To better understand how to use the plugin and how the rectangular binning works, let’s follow, step by step, this small tutorial. For example, let’s consider an XY plane of size 100×100. This is the area in which we want to visualize the dataset. For the sake of clarity we consider a dataset with only three samples.

``var points = [[10,10],[0,0],[30,30]]``

Now, we want to apply the rectangular binning method on this XY plane. For istance, we want to tile it with 20×20 squares (using the side() function). Moreover we want to apply this method on the whole 100×100 area (using the size() function). Thus we have to define:

``````var binning = d3.bin()
.size([100,100])
.side(20);``````

Once we have configured the binning parameters, we need to apply them to the dataset. To this purpose, let’s pass the points array as argument of the binning() function.

``var bins = binning(points);``

Fig.4 shows the result of the rectangular binning. We can see that 16 bins with 20×20 size are been created. Each bin is indexed by two integer values: i and j. In addition we can notice that only two bins are occupied: the (i=0,,j=0) bin has a the count = 2, and the (i=1,j=1) bin has count = 1. If we now analyze the content of the bins variable we achieve the following data structure:

[     [[0,0],[10,10]]  i=0, j=0, x=0, y=0,

[[30,30]]          i=1, j=1, x=20, y=20  ]

Indeed, we find only two bins stored in the bins variable ( bins with count = 0 are not considered in binning method). Each bin is represented by an array containing the points enclosed in the area covered by the bin, the i and j indexes, and the x and y values that are the coordinate of the bottom left vertex of the square.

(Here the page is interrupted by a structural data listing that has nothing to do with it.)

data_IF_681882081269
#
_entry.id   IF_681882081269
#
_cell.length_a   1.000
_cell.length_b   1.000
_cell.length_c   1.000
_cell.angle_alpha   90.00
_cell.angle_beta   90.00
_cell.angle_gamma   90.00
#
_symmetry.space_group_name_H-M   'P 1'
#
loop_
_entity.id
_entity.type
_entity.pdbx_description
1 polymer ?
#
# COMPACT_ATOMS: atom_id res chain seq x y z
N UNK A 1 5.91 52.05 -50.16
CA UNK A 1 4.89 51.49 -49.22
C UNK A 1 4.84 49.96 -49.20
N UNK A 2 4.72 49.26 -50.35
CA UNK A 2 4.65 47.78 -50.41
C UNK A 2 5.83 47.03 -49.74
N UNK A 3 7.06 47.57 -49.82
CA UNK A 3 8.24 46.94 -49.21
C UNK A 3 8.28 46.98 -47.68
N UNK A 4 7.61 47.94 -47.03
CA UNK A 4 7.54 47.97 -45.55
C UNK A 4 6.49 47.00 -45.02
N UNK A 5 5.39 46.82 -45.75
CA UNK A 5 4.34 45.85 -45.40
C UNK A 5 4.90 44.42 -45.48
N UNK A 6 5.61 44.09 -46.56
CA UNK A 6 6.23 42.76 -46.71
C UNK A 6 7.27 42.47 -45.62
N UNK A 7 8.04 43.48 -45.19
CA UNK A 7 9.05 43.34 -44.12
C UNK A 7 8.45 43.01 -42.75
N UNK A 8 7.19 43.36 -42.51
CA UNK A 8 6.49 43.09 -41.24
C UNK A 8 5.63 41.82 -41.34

Thus, using this plugin we can apply the rectangular binning to any dataset, to thereby produce a data structure useful for the visualization of 2D histograms. In this article we will refer particularly to the dataset in the scatterplot01.csv file. This dataset produces the following 2D histogram (see Fig.5).

As you can see in Fig.5, unlike the corresponding scatterplot, the linear trend is evident. This is due to the fact that a scatterplot does not take account of the overlapping points, or of their density. The scatterplot is indeed a fast way to see how a set of data is distributed in space, but as we have just experienced, it is certainly not the proper way to display the density of points in the XY plane. But now let’s look at the Web page code producing the 2D histogram in Figure 5. Then we will pass to analyze some of its parts.

``````<!DOCTYPE html>
<html>
<meta charset="utf-8">
<script src="http://d3js.org/d3.v3.min.js"></script>
<script src="d3.bin.js"></script>
<style>
body {
font: 12px sans-serif;
}
.axis path, .axis line {
fill: none;
stroke: #000;
shape-rendering: crispEdges;
}
.square {
stroke: #fff;
stroke-width: .5px;
}
</style>
<body>
<script type="text/javascript">